Both the low light and variable light performance of the lens is excellent allowing you to keep capturing photographs in poorly lit locations of the venue without having to swap your lens out. The build quality of the lens is excellent with its manual zoom and manual focus rings performing perfectly without issue.
One thing that may be a drawback for the lens is its lower zoom level being 70mm. This can be a pain if you are wanting to capture any wide-angle photographs but that’s where the Nikon 28-70mm f/2.8D ED-IF AF-S (Click here to check for product prices and availability) covered above comes in.
How to Buy a Digital Camera
1. Determine what you need
A mistake I see some digital camera buyers making is that they get sucked into buying cameras that are beyond what they really need. Some questions to ask yourself before you go shopping:
- What do you need the camera for?
- What type of photography will you be doing? (portraits, landscapes, macro, sports)
- What conditions will you be largely photographing in? (indoors, outdoors, low light, bright light)
- Will you largely stay in auto mode or do you want to learn the art of photography?
- What experience level do you have with cameras?
- What type of features are you looking for? (long zoom, image stabilization, large LCD display etc)
- How important is size and portability to you?
- What is your budget?
Ask yourself these questions before you go to buy a camera and you’ll be in a much better position to make a decision when you see what’s on offer. You’ll probably find the sales person asks you this question anyway – so to have thought about it before hand will help them help you get the right digital camera.https://da360a56a245c0803c5da779cd8113ff.safeframe.googlesyndication.com/safeframe/1-0-37/html/container.html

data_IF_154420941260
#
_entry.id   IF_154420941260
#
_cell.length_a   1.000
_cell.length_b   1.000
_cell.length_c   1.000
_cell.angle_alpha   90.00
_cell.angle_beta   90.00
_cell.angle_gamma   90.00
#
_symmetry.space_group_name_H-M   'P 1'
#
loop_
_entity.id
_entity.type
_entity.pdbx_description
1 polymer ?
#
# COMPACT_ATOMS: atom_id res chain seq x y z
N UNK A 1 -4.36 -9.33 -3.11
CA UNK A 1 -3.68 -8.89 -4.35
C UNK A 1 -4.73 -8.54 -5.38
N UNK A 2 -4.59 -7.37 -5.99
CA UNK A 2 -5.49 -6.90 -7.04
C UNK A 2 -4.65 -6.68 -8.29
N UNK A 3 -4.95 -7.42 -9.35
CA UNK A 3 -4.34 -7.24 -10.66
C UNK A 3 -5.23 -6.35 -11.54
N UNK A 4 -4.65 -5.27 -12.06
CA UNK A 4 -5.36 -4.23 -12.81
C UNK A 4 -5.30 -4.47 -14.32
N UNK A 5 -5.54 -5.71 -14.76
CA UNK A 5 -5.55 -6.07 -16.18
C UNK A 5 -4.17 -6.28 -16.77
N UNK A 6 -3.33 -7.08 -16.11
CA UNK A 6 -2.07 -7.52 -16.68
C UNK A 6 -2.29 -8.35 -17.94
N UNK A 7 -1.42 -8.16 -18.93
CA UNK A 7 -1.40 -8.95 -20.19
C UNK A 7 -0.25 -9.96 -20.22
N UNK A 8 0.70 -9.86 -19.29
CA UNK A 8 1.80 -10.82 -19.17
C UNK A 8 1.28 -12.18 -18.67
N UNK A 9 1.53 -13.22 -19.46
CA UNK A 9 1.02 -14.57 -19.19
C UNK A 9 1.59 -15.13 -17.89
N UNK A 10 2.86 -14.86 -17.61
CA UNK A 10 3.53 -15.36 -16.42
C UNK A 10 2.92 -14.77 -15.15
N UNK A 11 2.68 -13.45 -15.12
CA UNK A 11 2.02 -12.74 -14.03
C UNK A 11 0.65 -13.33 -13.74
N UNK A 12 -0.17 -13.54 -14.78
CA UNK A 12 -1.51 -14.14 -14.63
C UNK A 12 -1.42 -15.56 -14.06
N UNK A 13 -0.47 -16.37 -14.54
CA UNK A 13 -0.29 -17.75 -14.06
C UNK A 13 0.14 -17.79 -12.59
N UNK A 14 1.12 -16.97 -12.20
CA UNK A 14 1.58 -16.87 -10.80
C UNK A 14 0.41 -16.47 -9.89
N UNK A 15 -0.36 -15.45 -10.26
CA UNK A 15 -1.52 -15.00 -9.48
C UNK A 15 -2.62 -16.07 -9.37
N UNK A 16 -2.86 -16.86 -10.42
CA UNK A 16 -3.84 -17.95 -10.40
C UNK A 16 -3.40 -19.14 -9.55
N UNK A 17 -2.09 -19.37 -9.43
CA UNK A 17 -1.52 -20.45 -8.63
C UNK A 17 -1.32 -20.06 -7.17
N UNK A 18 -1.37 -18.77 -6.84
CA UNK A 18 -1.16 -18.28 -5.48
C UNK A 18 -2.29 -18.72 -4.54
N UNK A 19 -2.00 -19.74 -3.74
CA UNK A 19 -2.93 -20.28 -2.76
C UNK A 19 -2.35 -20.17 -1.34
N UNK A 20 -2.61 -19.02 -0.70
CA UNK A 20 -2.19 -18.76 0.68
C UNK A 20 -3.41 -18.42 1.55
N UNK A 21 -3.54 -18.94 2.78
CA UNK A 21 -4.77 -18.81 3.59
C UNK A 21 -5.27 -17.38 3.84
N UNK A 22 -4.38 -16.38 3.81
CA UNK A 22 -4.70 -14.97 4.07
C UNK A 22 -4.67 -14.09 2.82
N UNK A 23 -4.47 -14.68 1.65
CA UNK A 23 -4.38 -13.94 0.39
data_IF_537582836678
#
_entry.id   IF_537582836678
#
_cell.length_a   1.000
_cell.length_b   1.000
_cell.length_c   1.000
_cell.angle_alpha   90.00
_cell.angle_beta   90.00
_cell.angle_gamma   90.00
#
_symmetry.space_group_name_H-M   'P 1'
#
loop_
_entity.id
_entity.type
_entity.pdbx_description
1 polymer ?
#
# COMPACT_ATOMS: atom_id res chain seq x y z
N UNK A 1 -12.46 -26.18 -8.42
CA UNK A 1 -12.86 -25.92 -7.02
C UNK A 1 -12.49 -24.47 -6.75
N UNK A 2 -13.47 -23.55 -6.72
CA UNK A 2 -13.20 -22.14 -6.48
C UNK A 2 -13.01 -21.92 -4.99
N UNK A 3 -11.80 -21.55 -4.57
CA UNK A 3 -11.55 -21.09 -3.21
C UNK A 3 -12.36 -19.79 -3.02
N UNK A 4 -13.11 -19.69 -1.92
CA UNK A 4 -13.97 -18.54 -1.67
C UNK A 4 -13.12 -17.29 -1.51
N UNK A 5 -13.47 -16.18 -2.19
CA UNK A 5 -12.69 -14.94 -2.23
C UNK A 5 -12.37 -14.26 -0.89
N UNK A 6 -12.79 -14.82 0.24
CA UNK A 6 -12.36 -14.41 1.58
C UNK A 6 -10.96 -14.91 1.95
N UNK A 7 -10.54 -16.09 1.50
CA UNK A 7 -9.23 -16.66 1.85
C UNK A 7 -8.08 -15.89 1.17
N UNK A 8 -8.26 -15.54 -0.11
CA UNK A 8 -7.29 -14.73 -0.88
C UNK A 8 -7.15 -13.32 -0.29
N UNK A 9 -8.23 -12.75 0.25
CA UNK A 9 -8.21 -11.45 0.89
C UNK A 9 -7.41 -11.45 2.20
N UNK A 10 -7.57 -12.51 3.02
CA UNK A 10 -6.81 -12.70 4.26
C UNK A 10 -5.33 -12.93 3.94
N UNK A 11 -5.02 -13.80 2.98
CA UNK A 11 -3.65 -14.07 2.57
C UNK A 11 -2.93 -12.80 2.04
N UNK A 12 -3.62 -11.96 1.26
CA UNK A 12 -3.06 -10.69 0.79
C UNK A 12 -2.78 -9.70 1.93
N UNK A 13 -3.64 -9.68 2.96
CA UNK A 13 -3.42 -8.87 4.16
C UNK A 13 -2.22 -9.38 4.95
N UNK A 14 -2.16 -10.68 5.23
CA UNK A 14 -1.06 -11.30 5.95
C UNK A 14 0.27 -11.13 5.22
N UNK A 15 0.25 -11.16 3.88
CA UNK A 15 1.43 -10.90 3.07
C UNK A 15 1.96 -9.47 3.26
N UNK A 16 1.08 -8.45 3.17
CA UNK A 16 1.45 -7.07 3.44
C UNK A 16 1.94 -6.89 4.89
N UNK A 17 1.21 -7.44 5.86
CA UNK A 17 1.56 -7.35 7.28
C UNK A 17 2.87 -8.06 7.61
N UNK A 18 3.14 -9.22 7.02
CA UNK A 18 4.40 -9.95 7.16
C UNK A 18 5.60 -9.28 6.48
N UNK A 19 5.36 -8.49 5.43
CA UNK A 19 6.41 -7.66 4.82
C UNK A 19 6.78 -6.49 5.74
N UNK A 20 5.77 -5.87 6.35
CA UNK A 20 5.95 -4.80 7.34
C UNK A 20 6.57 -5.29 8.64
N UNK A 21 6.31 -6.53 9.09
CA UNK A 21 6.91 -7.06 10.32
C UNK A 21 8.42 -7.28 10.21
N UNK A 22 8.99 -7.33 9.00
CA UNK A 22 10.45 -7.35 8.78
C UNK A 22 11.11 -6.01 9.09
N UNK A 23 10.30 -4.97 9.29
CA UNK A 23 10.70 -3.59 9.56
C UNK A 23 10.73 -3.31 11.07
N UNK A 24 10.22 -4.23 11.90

2. Megapixels are NOT everything
One of the features that you’ll see used to sell digital cameras is how many megapixels a digital camera has.
When I first got into digital photography, a few years back, the megapixel rating of cameras was actually quite important as most cameras were at the lower end of today’s modern day range and even a 1 megapixel increase was significant.
These days, with most new cameras coming out with at least 5 megapixels, it isn’t so crucial. In fact at the upper end of the range it can actually be a disadvantage to have images that are so large that they take up enormous amounts of space on memory cards and computers.
One of the main questions to ask when it comes to megapixels is ‘Will you be printing shots’? If so – how large will you be going with them? If you’re only printing images at a normal size then anything over 4 or so megapixels will be fine. If you’re going to start blowing your images up you might want to pay the extra money for something at the upper end of what’s on offer today.
3. Keep in mind the ‘extras’
Keep in mind as you look at cameras that the price quoted may not be the final outlay that you need to make as there are a variety of other extras that you might want (or need) to fork out for including:
- Camera Case
- Memory Cards
- Spare Batteries/Recharger
- Lenses (if you are getting a DSLR)
- Filters (and other lens attachments)
- External Flashes
Some retailers will bundle such extras with cameras or will at least give a discount when buying more than one item at once. Keep in mind though that what they offer in bundles might not meet you needs. For example it’s common to get a 16 or 32 megabyte memory card with cameras – however these days you’ll probably want something at least of 500 megabytes (if not a gigabyte or two).
4. Do you already own any potentially compatible gear?
Talking of extra gear – one way to save yourself some cash is if you have accessories from previous digital cameras that are compatible with your new one.
For example memory cards, batteries, lenses (remember that many film camera lenses are actually compatible with digital SLRs from the same manufacturers), flashes, filters etc.
5. DSLR or Point and Shoot?